Editorial: Impact from rising seas needs to be met head-on, now


A simple change in the phase of the moon.

That’s all it takes now to flood parts of Flagler Drive in West Palm Beach. That’s all it takes to flood homeowners’ yards in Delray Beach and Boca Raton. That’s all it takes to flood tourist-laden stretches of Lincoln Road in Miami Beach.

You would think this would be enough to convince our state and federal officials that it’s time to take action to mitigate the threat of rising sea levels along Florida’s 1,200-mile coastline.

It should be enough. But thus far, the response has been … meh.

So on Monday, Sen. Bill Nelson was in West Palm Beach hosting a Senate Commerce Committee field hearing on sea-level rise to sound the alarm where it’s needed most.

“We’re doing this because we sit at ground zero for the impacts of climate change in the United States,” Nelson said, noting that three-quarters of Florida residents live near its coasts, making the Sunshine State more vulnerable than any other in the continental U.S. to rising sea levels.

It’s a familiar refrain because The Post’s own editorials have said the same. Yet Florida Gov. Rick Scott, and now President Donald Trump implicitly deny the growing threat from “climate change” by among other things, banning their staffs from even using the term.

The fact that Trump’s own Florida properties are vulnerable to the impact of climate change while his administration proposes cuts in programs dealing with the issue is paradoxical.

A recent report from the National Oceanic and Atmospheric Administration (NOAA) show that Trump’s Mar-a-Lago Club in Palm Beach and his condominiums in Hollywood would be partially submerged if sea level rose 3 feet by the end of the century.

“What we thought was extremely rare, large floods invading coastal cities on a regular basis, is becoming more and more probable,” said William Sweet, an oceanographer at NOAA and the report’s lead author. “The gap between our infrastructure and the global sea level is narrowing,”

A recent study published in the journal Nature concluded that with the acceleration of ice melt in Antarctica, sea levels could rise by 6 feet by 2100. At that point, Trump’s golf course at Doral, and several properties at Sunny Isles Beach would also be underwater.

Perhaps the president, despite such evidence, still chooses to see the threat from sea-level rise as theoretical.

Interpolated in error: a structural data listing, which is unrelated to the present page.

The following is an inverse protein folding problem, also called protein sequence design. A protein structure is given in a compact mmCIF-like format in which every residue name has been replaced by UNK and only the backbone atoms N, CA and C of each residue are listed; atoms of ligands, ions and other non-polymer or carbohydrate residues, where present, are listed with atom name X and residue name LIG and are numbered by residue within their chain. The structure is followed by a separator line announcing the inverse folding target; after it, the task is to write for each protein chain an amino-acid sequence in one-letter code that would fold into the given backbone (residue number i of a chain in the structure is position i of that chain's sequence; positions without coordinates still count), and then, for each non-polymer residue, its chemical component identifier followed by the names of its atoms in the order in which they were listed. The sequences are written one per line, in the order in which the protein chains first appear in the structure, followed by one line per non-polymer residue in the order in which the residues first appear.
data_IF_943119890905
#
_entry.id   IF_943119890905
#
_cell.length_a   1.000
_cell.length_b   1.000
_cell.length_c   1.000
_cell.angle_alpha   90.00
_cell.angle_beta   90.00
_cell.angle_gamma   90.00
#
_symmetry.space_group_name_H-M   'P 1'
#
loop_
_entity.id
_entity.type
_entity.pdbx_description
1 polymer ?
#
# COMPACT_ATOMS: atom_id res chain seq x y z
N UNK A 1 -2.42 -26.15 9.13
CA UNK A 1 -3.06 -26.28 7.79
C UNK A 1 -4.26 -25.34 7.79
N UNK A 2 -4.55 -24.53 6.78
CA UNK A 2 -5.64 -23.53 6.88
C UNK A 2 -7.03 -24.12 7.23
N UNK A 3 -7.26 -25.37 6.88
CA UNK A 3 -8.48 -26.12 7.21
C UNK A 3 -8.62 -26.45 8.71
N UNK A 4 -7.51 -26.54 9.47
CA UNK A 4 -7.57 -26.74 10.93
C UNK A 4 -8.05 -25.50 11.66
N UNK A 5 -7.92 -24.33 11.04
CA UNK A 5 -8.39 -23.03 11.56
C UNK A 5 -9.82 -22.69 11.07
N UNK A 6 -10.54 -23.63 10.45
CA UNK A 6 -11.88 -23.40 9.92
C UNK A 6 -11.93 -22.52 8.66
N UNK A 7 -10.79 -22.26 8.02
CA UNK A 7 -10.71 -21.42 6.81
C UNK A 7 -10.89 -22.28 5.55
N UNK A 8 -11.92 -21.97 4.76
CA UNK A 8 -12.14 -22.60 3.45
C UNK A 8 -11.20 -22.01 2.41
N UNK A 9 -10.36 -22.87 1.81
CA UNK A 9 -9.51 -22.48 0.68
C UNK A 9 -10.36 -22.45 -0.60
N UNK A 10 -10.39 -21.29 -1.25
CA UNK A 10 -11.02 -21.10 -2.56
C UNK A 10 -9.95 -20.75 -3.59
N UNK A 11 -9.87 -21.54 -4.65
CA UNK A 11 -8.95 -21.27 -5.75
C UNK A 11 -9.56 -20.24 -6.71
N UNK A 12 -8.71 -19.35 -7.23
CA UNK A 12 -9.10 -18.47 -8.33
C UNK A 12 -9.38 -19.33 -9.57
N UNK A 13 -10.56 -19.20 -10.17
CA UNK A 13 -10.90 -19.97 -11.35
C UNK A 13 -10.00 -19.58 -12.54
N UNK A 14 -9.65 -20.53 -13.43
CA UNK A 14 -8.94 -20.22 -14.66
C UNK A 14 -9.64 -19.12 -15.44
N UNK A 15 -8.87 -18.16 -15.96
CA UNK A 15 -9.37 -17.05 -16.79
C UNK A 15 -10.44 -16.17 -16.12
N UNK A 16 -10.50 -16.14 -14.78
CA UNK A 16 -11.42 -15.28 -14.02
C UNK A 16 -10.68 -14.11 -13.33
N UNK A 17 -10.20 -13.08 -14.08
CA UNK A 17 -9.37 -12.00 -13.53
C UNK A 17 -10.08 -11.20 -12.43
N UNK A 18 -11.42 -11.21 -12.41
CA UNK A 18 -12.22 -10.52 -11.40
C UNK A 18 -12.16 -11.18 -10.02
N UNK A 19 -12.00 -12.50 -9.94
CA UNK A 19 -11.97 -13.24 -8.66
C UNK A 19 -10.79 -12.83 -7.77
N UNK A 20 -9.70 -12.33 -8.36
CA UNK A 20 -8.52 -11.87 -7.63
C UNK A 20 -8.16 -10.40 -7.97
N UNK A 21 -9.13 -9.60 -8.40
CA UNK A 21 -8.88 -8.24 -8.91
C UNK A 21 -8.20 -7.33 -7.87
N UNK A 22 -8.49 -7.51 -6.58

Well, the more than 200 people who packed the West Palm Beach City Commission chambers for Monday’s hearing don’t see it that way. And neither do we.

Monday’s panel of top climate scientists and researchers called for federal help in girding the state against rising seas and extreme weather; as well as strengthening building codes and decreasing communities’ carbon footprints.

But South Florida is already feeling the impact. Jennifer Jurado, chief resiliency officer for Broward County, described how during king tides marinas are funneling water into neighborhood streets; businesses are being forced to seal front doors with caulk to keep out the water; and underground, sea water is contaminating drinking-water wells — with an estimated 40 percent of coastal wells likely to be ruined.

“These are not examples of future risk but are realities today,” she said.

It would help if Scott were on the same page as Jurado, and local officials like West Palm Beach Mayor Jeri Muoio on this issue. To her credit, Muoio has been a leader among her peers on pushing climate action.

But without billions of dollars in federal infrastructure spending to help raise sea walls, and buttress roads and shorelines it will be tough slogging for Florida’s coastal municipalities.

Our communities deserve better. Temperatures and sea levels have risen noticeably, particularly since the 1950s, said Ben Kirtman, director of the Cooperative Institute for Marine and Atmospheric Sciences at the University of Miami. “We have every reason to believe current trends we’re seeing are going to continue,” he said. “There is no credible science whatsoever that the trends we’re seeing today are going to reverse themselves.”

That means state and federal leaders must reverse themselves and see sea-level for the threat it is — today. Because it will only get worse for Florida.

‘We’re doing this because we sit at ground zero for the impacts of climate change in the United States.’ — Sen. Bill Nelson



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